That concept (i.e Prometheist plot) refers to interwar Poland’s envisioned “Balkanization” of the USSR that would have created the opportunity to revive Warsaw’s long-lost Commonwealth over what’s nowadays Belarus and Ukraine. That in turn could have directly led to the creation of his envisioned “Intermarium” alliance of the Central & Eastern European (CEE) countries between the Baltic and Black Seas that he (Pilsudski) expected would help them all maintain maximum strategic autonomy vis-a-vis their much larger and more powerful Nazi and Soviet neighbors. In the event that there had been a joint Nazi-Polish invasion of the USSR, the aggressors might have agreed to replicate the short-lived status quo after the Treaty of Brest-Litovsk to jointly occupy that space exactly as Imperial Germany and Austria-Hungary sought to do.
That scenario obviously didn’t unfold, but the “Intermarium” nowadays lives on through the Warsaw-led “Three Seas Initiative” (3SI), which was earlier promoted by the former Trump Administration as a wedge between Germany and Russia but has since been co-opted by the Biden administration and Berlin as a purely anti-Russian project. In the contemporary context, Germany is following Poland’s lead (but also leading it on as well, it must be said) by dispatching weapons to Kiev for the purpose of indefinitely perpetuating the conflict that’s ultimately destroying its economy. Not only that, but its new coalition government also recently agreed to invest a whopping €100 billion into its military over the next half-decade until the end of 2026.
Ukraine’s de facto confederalization with Poland in parallel with Germany’s unprecedented post-World War II militarization pairs perfectly with their joint plans to collapse that resource-rich former Soviet Republic’s economy through their participation in the US-led NATO proxy war on Russia there. Exactly as had briefly happened a little over a century ago but with a contemporary neo-imperial twist, Germany appears to be plotting the occupation of Ukraine, albeit this time together with Poland instead of the erstwhile ally, Austria-Hungary. Back then, Vienna was Berlin’s junior partner, while now it’s Warsaw, precisely as it was envisioned to be in this scenario in the mid-1930s had the Nazi-Polish Non-Aggression Pact resulted in a joint invasion of the USSR.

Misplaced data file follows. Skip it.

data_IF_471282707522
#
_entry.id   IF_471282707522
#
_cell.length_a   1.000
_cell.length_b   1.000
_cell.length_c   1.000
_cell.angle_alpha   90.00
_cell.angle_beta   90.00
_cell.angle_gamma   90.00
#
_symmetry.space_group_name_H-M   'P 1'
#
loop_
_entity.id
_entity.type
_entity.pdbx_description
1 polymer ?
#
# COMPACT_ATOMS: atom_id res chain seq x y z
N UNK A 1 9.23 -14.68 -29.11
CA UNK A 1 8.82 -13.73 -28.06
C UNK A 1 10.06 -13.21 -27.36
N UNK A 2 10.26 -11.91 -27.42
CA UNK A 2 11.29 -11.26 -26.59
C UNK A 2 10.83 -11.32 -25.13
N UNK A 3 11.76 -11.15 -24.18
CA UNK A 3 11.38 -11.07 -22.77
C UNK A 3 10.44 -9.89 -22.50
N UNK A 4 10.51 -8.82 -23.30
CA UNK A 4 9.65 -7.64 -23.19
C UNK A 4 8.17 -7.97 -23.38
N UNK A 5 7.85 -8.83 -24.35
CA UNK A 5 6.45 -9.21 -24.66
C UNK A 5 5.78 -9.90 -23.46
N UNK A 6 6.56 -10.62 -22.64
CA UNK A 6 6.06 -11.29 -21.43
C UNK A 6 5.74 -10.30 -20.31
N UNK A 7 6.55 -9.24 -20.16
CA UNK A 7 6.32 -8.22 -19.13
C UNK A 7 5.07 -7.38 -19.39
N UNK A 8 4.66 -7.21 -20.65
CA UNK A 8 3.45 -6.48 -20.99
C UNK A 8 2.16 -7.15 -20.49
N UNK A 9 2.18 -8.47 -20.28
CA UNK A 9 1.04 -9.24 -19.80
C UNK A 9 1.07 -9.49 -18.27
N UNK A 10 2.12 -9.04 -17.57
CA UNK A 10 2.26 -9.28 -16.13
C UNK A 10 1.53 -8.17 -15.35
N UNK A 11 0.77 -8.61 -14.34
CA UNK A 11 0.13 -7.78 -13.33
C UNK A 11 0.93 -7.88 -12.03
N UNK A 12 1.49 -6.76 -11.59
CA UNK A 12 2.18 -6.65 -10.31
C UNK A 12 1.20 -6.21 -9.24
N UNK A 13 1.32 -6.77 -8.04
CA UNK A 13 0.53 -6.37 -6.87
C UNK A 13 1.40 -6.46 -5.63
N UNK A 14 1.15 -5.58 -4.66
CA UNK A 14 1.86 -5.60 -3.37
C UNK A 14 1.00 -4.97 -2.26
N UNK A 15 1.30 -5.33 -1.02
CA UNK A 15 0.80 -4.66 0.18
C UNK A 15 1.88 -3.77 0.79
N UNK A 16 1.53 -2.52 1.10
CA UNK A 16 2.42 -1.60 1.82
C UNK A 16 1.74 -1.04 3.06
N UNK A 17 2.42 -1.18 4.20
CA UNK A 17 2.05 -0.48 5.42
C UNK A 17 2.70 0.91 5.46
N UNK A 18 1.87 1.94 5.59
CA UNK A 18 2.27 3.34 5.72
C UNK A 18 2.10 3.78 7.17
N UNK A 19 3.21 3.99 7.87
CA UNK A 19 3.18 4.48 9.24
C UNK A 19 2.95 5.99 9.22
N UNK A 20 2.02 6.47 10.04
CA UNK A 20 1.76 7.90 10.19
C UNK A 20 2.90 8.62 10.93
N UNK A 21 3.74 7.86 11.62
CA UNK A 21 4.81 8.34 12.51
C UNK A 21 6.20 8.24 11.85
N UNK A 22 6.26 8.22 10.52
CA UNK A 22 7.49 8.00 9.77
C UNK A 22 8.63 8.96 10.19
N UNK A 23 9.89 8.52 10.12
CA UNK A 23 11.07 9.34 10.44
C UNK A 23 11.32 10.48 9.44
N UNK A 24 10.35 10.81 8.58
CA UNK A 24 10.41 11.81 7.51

For these interconnected historical and contemporary strategic reasons, Medvedev was correct in recently raising awareness about what he rightly described as the Polish-Prussian alliance. Those two are indeed conspiring with one another to collapse the Ukrainian economy through their participation in the proxy war on Russia there in order to subsequently plunder its copious resources under the cover of “reconstructing” it along the lines of the post-modern scheme that Ukrainian President Volodymyr Zelensky himself suggested last month while speaking at the World Economic Forum in Davos. Germany is supervising this operation while Poland is doing the heavy lifting as its pawn, but the end result is the same: even if Ukraine isn’t removed from the map, its sovereignty might be gone forever.